Grace Poe denies treating bloggers with ‘kid gloves’ in Senate probe

Camille Elemia
'This hearing is for the people and supposed purveyors of fake news are given the chance to speak...because we’re investigating fake news,' says Senator Grace Poe in response to criticism

FAKE NEWS. The Senate starts its probe into the proliferation of fake news online on October 4, 2017. Photo by Camille Elemia/Rappler

MANILA, Philippines – Senator Grace Poe on Wednesday, October 4, took exception to observations that she treated bloggers accused of spreading fake news with “kid gloves” during a Senate hearing on the proliferation of false information online.

Poe, chair of the Senate committee on public information that conducted the hearing,  issued the denial in response to the online comment of singer Leah Navarro, a known supporter of former president Benigno Aquino III.

Actually habang nagsasalita ka, ‘yung isang sinasabing miyembro ng grupo ng (Actually while you’re speaking, there’s a member of the group) ‘Silent No More,’ Leah Navarro, was already commenting and saying that I’m treating you guys with kid gloves and with deference,” Poe said.

During the hearing, Navarro tweeted: “Grace Poe sounds like she is squarely on the side of fake news purveyors like ThinkingPinoy, Uson and Sasot. Convicting Cocoy w/o proof.”

Navarro was referring to pro-administration bloggers Sass Rogando Sasot, RJ Nieto of ThinkingPinoy, and Assistant Secretary Mocha Uson. Nieto and Uson attended the hearing and were given ample time by Poe to explain their side.

Cocoy, meanwhile, refers to Cocoy Dayao, the alleged “webmaster” of the anti-Duterte blog #SilentNoMorePH. He was invited to the hearing but did not attend.

There were other netizens who tweeted their disappointment with some of Poe’s statements during the hearing, particularly when she lauded Uson and Nieto, both working for the government, for attending the hearing while Dayao skipped it.

The senator also praised Nieto for his “excellent research” for posts on his blog and urged him to become neutral.

Poe said the committee would issue a subpoena against Dayao, as he seemed intent on not attending the probe.

Chance to speak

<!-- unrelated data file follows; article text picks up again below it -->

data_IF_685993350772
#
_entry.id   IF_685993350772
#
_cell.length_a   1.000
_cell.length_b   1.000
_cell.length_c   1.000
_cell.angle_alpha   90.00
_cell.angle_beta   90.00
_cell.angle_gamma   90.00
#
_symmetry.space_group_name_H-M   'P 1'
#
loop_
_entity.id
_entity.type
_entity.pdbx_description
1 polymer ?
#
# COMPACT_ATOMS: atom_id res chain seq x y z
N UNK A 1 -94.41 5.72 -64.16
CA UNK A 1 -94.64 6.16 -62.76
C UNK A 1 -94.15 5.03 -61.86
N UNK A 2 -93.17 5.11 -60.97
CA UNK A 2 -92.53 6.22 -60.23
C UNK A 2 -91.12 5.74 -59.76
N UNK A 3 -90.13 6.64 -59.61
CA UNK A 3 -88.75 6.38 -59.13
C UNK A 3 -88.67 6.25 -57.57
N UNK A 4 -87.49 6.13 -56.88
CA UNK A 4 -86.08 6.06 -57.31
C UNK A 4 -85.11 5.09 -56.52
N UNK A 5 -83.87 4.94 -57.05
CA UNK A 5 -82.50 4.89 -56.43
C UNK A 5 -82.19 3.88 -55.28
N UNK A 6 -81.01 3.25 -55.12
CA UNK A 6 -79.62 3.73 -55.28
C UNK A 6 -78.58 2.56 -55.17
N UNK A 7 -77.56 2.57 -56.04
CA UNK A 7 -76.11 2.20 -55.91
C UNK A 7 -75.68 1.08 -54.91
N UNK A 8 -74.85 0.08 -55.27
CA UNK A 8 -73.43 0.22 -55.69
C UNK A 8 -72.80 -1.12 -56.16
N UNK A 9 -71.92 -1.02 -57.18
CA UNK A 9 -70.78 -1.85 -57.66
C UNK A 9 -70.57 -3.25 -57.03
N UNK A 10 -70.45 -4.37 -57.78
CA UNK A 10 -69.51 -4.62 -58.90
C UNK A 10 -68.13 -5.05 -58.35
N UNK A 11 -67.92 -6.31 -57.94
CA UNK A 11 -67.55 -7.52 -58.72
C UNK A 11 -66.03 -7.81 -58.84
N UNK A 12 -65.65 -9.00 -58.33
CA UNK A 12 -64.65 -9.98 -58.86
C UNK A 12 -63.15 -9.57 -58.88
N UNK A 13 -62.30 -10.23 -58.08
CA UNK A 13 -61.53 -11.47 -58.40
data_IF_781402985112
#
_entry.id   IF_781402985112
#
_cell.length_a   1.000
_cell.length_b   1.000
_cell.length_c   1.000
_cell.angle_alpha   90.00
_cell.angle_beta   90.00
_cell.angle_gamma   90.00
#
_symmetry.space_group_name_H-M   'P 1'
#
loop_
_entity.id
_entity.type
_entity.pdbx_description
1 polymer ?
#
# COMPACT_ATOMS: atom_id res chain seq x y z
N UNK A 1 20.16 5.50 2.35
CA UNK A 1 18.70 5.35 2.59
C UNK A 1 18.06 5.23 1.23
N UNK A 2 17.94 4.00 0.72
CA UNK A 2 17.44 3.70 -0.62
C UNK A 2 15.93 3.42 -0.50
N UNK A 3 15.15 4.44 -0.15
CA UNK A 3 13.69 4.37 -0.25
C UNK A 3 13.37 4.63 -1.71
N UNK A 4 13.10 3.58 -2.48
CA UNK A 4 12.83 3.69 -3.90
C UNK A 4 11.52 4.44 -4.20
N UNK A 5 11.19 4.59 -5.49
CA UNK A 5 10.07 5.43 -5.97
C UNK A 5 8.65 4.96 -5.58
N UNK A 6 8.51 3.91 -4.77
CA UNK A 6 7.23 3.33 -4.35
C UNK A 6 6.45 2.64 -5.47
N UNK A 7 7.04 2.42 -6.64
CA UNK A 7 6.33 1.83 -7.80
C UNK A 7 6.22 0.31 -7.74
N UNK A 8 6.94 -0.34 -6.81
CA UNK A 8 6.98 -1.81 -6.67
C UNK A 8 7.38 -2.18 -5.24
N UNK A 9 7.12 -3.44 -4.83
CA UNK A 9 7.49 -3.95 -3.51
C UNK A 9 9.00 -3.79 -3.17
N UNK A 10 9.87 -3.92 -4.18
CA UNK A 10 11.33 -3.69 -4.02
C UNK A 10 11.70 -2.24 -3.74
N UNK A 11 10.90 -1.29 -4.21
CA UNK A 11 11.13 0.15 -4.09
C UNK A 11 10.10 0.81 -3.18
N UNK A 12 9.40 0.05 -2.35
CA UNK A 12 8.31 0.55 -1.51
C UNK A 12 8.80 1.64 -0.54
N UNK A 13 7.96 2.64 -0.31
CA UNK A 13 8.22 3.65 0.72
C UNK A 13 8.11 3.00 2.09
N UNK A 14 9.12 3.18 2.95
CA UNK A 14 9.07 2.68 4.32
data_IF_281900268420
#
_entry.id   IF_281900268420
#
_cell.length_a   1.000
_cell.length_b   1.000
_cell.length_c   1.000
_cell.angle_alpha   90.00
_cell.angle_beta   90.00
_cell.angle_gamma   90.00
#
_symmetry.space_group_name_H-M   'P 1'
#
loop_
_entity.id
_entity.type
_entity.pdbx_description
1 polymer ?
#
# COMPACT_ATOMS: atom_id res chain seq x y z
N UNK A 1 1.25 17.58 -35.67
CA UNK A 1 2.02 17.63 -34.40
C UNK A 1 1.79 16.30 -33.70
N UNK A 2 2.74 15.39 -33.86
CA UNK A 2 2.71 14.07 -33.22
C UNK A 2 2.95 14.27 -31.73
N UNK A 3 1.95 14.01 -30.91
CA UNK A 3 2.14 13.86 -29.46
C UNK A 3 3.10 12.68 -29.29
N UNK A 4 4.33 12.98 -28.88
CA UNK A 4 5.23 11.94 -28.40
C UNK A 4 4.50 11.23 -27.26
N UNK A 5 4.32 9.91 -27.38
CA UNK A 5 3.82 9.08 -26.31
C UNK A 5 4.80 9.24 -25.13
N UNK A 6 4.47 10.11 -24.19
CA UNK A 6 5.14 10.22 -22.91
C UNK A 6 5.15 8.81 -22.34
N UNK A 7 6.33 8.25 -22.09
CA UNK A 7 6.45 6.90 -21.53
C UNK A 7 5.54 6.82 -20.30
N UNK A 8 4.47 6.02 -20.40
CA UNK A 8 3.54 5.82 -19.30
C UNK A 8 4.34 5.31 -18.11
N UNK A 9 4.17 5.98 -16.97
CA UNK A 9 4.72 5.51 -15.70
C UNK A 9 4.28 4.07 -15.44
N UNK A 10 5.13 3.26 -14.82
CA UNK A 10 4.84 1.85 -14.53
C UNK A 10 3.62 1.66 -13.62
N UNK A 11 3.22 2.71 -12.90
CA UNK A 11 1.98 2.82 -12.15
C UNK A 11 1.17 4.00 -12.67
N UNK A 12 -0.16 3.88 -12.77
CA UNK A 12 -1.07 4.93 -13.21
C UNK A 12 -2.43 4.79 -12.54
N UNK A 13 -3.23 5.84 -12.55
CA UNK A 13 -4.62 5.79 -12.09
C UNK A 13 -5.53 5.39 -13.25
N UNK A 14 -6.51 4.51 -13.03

In defending her conduct of the hearing, Poe said she was just giving everyone a chance to speak, regardless of political affiliation.

“Let me make it clear that I accord respect to every single resource person in my hearing. I don’t choose whether you’re against me or for me or for my views. And the reason why I’m giving you this chance is because this hearing is not for me,” Poe said.

“This hearing is for the people and supposedly purveyors of fake news are given the chance to speak, well, because we’re investigating fake news. So we will now judge whether it’s true that they’re fake news or not,” she added.

Poe then urged Navarro to attend the next hearing. She also lamented how Navarro supposedly spread lies about her.

“So I’d like her to come here to the next hearing and to speak up. She was a member of my board and she said a lot of things about me that are untrue but I never called her out on it on social media but perhaps now she can say it,” Poe said.

Poe was the former chairperson of the Movie and Television Review and Classification Board before she was elected senator in 2013.

In an apparent response to Poe, Navarro said: “This is my personal opinion, my take. If feelings were hurt, then join our ranks, victims of accusations, insults by fake news creators.”

Senator Cynthia Villar said she received information from an unnamed source that Navarro and Dayao were among those behind the #SilentNoMorePH blog, with former presidential spokesman Edwin Lacierda, former deputy spokesperson Abigail Valte, and a certain Melissa Limcaoco. She said she had not verified the information herself.

Navarro denied any connection with the blog: “You can quote me. I have no connection to SilentNoMore.”

Lacierda and Valte also both denied the claim. – Rappler.com

Camille Elemia

Camille Elemia is Rappler's lead reporter for media, disinformation issues, and democracy. She won an ILO award in 2017. She received the prestigious Fulbright-Hubert Humphrey fellowship in 2019, allowing her to further study media and politics in the US. Email camille.elemia@rappler.com